How good it feels to be on the road again after sizzling for four days in the tropical atmosphere of the factory Thus though I was, accompanied by my clubmates I sped swiftly along to Skipton. How good it felt to breathe deeply the bracing air of the countryside and feel the cool breeze gently caressing our cheeks and hands as we coasted swiftly down the hills, revelling in the prospect of a week-end’s freedom with congenial companions in the Dales.

Who, amongst cyclists, would not be a camper if he only knew and understood the many pleasures of this carefree life. What matter 1f it is a trifle harder uphill, it’s miles an hour faster down. My mood continued, and I thought of our friends the non-campers, returning home to the murky, soot-laden atmosphere of the town, on Saturday, only to bump and crash over the rough sets, to join the run on the morrow. Poor chaps! They don’t know the joy of sleeping out under the stars, the majesty of the hills as the mists descend to form a nightcap over their summits, or waken to see the country glistening under the rays of the rising sun. “What know they of a country who keep on passing through.” I misquote, but—

We stayed a few minutes in Skipton chatting with old friends, and then we were away. Cracoe and Threshfield dropped behind and we slid down into glorious Wharfedale. Leaving the main road at Kilnsey we went round by way of Coniston to Kettlewell. A narrow and torturous road this, but it is the quickest way for a cyclist travelling up the Dale. One is rewarded with splendid views of the Dale dominated by the forbidding mass of Kilnsey Crag. Passing through Kettlewell the trend of talk naturally turned to Captain Kettle who was named after this village, and to his rival Thomas Higgins, of Starbottom. two miles farther up the valley.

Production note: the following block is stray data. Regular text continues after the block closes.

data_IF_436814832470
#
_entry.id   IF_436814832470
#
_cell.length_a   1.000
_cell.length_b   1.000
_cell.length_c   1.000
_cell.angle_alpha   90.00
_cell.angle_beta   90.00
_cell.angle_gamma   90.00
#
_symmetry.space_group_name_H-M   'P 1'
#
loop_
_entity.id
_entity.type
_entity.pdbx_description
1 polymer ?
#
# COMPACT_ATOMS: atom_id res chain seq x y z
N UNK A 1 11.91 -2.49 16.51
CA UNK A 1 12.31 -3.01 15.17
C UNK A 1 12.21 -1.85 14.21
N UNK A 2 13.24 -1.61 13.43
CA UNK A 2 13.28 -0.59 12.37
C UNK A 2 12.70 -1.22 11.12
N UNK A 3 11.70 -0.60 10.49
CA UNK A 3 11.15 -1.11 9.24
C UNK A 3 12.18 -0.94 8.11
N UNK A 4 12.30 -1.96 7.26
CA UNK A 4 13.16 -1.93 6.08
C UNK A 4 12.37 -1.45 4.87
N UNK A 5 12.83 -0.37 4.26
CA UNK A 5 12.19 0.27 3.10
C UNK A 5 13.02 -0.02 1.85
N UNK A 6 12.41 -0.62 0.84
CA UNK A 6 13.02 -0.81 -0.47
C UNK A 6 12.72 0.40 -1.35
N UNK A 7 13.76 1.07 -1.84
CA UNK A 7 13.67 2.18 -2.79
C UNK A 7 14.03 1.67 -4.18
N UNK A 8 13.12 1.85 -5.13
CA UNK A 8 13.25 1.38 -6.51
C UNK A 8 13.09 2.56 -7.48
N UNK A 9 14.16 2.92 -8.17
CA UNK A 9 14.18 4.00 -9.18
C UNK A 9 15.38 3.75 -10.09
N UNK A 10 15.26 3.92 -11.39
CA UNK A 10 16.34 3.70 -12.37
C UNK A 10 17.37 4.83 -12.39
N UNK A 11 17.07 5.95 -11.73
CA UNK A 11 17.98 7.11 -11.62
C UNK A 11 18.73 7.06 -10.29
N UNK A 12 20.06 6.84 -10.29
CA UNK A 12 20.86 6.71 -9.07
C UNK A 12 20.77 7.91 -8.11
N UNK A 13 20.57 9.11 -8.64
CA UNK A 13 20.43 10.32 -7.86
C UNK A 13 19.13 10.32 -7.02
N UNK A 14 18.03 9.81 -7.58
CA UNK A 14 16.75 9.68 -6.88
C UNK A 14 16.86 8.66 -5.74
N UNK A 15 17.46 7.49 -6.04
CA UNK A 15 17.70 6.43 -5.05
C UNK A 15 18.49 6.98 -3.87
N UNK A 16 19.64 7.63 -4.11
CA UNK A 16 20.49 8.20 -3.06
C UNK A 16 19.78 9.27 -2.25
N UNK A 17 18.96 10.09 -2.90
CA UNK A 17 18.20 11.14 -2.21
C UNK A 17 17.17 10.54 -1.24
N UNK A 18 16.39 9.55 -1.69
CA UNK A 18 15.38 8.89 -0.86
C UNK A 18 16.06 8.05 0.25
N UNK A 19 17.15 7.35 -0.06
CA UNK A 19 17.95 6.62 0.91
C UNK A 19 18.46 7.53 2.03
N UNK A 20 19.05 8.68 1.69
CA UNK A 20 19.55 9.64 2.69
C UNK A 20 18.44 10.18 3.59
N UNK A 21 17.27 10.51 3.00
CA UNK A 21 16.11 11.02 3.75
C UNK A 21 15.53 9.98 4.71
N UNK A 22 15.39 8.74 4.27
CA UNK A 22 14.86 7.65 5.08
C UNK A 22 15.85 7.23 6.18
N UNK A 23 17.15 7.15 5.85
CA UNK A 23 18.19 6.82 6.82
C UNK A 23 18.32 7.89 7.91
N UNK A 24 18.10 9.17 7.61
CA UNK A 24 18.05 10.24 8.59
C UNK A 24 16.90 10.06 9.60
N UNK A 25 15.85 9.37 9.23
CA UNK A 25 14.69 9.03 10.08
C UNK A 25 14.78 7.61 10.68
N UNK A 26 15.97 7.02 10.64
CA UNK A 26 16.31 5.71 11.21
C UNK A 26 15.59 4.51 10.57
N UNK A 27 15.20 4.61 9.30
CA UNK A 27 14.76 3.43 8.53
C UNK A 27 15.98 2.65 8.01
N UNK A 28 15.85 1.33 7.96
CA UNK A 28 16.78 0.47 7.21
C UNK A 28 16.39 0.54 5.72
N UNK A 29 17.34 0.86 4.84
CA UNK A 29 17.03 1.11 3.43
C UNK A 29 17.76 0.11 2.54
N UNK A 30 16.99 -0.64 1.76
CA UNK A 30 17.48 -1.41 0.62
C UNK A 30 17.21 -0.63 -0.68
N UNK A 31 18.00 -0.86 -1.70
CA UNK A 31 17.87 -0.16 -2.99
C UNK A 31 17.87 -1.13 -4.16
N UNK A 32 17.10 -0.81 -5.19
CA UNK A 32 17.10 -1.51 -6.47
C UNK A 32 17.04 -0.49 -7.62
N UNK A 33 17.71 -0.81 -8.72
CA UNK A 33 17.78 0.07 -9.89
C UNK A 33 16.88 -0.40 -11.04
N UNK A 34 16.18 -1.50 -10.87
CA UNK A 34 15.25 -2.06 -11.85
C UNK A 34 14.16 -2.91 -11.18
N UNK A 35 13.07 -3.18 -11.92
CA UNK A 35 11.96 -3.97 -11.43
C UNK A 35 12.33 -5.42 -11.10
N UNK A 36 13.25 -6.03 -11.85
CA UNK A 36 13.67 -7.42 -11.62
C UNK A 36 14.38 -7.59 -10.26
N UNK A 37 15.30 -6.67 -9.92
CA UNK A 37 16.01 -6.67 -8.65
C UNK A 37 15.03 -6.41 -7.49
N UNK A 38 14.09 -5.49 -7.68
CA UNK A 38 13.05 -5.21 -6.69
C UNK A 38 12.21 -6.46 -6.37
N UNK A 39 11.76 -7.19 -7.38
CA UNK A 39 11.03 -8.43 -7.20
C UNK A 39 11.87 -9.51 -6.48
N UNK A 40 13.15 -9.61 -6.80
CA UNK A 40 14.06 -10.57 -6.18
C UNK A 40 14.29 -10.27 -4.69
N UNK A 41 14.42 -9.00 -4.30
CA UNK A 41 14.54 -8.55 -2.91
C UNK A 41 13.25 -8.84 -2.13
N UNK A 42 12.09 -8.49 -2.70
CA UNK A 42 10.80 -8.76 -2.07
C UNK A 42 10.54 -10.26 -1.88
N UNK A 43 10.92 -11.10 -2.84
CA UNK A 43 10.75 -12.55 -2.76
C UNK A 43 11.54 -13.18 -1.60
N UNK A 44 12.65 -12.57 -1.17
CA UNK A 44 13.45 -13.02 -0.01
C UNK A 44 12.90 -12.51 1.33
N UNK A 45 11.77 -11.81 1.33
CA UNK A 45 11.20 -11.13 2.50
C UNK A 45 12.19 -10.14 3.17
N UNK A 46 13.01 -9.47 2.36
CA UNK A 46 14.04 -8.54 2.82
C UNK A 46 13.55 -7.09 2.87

Buckden called us for tea and we found several of our members already there. Tea over we attacked Cray, riding steadily. It is a long climb, and soon we were glad to walk. Not satisfied, we then stormed the Stake Pass, or perhaps it would be more correct to say the Stake Pass stormed us. It was glorious weather down in the valley, but on the hills the mist and clouds hung. thick and heavy. We had anticipated this all the way up Wharfedale. A so-called road sometimes grass track, occasionally like a riverbed, led us gradually upwards into the clouds. The thick mist hung like dew on our hair and eyelashes, while our outer garments were soon saturated. However, we reached the top at last and shot down the long freewheel at the other side. We ran out of the mist, back into it, out again, and then came Semmerwater, the lake on whose shores we were to spend the night and part of the morrow. We had scarcely pitched our tents ere the rain commenced, blotting out the landscape. Someone proposed supper, a suggestion which met with unanimous approval. After a hard day’s ride, one of the pleasures of camping is to sit and listen to the chatter and songs of the campers while supper is cooking. ‘

Listen! A voice is singing, "Then all the steins for Auld Lang Syne."

Then, “Give me the milk please.”

"Oh corks!”

No! Don’t wash yourself in it.

Singer again, "Shout till the rafters ring’

Steaming cocoa and pancakes for supper more singing and then to bed. As I lay there I thought of the legend of Semmerwater; of his vengeance turned the valley into a lake and drowned them all. I don’t know whether this accounts for it or not, but Semmerwater is well known for its pike.

Morning brought a more cheerful prospect and the water was so warm that nearly all went swimming before breakfast. Afterwards some explored the country round the lake, others attempted to sketch it while the rest offered constructive criticism.

Soon after dinner camp was struck, and we came slowly back over the Stake, through mist so thick that one could scarcely see ten yards. Back to sunshine and Kilnsey for tea, then by easy stages home.